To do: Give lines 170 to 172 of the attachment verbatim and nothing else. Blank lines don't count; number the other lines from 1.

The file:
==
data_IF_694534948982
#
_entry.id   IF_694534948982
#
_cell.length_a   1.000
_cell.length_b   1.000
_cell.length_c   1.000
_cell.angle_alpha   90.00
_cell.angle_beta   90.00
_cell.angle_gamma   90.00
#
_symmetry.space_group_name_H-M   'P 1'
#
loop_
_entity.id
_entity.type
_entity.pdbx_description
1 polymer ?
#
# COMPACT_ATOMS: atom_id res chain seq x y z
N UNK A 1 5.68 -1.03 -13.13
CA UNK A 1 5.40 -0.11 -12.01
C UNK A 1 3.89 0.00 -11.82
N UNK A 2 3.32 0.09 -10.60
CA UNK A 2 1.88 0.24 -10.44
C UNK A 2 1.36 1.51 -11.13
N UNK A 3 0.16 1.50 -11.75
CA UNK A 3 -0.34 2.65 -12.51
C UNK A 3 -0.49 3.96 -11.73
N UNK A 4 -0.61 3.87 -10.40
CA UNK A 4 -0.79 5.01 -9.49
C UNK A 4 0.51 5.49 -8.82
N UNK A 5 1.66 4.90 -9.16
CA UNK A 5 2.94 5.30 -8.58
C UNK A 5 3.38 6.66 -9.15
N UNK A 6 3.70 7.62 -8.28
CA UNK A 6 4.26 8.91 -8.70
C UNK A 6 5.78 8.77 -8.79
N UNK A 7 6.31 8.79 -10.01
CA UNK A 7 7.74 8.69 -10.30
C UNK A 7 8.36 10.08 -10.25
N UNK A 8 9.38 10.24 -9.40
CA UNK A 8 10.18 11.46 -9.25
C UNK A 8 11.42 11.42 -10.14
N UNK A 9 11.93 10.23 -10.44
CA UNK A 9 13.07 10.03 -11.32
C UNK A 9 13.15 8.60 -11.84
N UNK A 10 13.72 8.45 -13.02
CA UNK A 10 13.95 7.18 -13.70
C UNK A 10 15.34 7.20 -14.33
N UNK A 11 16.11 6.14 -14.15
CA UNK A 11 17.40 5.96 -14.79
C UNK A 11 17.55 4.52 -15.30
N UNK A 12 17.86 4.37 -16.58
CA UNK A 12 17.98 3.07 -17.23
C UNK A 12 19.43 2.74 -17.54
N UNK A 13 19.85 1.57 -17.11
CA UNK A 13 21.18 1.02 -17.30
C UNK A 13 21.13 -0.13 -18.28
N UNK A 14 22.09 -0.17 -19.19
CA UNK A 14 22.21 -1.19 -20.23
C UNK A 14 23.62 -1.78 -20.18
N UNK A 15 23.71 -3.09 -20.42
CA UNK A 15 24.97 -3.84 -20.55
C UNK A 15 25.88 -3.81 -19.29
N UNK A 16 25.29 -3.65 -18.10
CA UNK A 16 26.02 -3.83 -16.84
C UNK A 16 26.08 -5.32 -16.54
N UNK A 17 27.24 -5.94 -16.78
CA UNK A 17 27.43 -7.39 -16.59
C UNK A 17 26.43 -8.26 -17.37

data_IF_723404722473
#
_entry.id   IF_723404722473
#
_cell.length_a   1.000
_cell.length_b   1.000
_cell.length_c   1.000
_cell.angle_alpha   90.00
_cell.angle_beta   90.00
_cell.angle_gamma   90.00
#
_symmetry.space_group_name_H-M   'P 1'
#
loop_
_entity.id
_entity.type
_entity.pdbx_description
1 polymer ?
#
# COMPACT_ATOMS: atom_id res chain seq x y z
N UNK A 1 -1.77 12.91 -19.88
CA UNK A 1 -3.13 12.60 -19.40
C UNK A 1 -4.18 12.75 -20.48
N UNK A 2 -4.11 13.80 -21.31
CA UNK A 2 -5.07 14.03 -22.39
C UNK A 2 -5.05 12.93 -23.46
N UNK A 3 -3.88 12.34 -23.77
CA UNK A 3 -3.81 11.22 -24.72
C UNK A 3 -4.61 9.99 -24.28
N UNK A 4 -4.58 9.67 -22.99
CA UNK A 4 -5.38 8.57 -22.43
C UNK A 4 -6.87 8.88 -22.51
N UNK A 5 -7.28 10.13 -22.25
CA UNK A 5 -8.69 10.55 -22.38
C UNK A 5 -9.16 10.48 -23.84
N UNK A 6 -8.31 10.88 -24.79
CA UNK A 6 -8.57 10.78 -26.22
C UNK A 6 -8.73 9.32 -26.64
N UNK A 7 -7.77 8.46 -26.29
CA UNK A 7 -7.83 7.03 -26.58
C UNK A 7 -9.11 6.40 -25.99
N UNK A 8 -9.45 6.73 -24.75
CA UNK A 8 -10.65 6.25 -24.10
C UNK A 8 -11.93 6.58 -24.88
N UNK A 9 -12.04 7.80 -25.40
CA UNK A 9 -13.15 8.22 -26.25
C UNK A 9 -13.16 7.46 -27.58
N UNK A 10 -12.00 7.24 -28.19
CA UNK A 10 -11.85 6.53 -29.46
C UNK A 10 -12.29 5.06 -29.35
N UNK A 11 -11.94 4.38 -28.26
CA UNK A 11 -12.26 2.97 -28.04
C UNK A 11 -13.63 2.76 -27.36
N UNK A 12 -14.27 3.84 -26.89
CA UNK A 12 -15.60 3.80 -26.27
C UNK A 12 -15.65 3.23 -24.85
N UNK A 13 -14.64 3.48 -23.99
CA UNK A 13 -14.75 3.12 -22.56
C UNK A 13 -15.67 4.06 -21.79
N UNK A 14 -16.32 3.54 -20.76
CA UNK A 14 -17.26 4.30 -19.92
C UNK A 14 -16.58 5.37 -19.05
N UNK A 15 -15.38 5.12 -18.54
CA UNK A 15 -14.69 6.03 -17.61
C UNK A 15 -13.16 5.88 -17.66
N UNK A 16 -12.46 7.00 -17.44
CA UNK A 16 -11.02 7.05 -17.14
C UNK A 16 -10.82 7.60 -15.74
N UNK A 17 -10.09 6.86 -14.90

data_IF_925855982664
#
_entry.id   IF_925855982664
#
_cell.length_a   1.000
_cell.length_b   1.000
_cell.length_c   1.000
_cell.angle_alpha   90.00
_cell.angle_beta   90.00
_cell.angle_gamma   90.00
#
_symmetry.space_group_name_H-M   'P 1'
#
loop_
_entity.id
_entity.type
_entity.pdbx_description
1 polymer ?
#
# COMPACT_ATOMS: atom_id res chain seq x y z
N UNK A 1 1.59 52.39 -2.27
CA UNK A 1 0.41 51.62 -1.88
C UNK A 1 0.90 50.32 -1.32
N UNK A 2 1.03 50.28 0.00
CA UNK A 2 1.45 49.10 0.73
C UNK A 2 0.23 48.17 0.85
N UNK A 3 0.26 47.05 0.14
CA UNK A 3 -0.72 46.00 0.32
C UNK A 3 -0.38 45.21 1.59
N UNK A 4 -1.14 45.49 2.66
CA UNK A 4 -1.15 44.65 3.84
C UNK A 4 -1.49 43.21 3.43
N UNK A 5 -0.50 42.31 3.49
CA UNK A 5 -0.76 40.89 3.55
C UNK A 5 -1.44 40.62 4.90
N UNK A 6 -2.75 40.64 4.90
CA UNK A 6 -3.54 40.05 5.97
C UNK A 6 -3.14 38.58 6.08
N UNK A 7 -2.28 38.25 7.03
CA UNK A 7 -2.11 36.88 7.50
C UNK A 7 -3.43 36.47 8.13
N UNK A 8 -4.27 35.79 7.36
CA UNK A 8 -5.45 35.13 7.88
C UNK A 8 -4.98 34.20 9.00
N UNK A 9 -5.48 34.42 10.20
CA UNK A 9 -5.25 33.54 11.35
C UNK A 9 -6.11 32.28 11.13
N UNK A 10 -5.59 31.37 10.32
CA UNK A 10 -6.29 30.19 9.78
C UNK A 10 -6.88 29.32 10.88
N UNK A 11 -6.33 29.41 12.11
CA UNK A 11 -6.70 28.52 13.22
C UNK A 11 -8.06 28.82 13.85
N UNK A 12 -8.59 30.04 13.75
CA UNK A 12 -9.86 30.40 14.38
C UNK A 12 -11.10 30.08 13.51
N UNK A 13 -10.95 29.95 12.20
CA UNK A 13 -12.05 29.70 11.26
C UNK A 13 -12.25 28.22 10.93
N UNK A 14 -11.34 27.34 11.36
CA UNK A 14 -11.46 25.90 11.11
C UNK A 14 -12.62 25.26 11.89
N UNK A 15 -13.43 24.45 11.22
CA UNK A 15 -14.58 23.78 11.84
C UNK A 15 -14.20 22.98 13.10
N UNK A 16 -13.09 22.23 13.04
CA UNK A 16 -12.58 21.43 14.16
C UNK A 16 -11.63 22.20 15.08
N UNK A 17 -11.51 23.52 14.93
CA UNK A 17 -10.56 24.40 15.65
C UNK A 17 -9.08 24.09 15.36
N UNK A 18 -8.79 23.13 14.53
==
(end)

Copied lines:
N UNK A 4 -1.14 45.49 2.66
CA UNK A 4 -1.15 44.65 3.84
C UNK A 4 -1.49 43.21 3.43